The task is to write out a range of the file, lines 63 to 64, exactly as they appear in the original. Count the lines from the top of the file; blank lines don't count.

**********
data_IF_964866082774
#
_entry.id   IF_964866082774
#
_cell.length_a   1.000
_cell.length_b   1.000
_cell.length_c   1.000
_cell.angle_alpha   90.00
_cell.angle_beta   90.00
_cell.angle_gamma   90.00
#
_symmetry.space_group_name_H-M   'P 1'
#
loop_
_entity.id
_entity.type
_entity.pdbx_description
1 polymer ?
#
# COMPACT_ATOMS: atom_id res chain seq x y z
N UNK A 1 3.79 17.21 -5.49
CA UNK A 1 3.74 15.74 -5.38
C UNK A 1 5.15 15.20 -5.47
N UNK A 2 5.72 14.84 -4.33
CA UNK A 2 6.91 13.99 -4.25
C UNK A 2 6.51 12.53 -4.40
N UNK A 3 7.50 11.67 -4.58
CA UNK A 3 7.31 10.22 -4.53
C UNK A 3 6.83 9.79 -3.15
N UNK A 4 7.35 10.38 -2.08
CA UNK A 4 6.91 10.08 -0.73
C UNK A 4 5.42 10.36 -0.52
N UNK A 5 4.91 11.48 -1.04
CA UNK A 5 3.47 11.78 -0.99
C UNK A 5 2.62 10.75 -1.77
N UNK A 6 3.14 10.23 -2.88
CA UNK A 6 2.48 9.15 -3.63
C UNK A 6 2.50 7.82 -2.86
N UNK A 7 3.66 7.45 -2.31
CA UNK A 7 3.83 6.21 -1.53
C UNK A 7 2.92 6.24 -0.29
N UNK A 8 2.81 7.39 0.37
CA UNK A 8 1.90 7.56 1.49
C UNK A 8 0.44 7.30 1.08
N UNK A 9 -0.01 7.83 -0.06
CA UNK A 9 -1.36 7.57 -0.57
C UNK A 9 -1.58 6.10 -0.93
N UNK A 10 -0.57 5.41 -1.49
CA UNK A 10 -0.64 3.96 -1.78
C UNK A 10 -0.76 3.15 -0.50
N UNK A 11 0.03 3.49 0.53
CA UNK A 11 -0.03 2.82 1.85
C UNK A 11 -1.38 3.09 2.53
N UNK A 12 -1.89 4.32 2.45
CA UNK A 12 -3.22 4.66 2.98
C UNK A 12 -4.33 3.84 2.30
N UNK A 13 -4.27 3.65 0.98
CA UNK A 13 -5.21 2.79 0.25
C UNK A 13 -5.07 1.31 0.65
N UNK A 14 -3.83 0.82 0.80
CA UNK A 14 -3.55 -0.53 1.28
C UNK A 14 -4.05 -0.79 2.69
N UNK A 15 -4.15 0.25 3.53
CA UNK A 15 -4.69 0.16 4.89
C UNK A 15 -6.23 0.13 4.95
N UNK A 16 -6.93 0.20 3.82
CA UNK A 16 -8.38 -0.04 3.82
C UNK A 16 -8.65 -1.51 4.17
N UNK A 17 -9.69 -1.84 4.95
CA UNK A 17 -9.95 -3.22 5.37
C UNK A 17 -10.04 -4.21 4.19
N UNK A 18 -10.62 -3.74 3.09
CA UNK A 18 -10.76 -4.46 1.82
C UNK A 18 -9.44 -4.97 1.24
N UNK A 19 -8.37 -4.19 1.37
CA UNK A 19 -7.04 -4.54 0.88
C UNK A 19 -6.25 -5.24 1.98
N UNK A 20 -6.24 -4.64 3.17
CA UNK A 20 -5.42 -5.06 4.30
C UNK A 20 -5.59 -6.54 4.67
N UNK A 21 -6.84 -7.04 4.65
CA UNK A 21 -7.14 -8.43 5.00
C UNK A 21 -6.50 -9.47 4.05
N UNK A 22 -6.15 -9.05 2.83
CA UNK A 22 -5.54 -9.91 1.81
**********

N UNK A 15 -4.15 0.25 3.53
CA UNK A 15 -4.69 0.16 4.89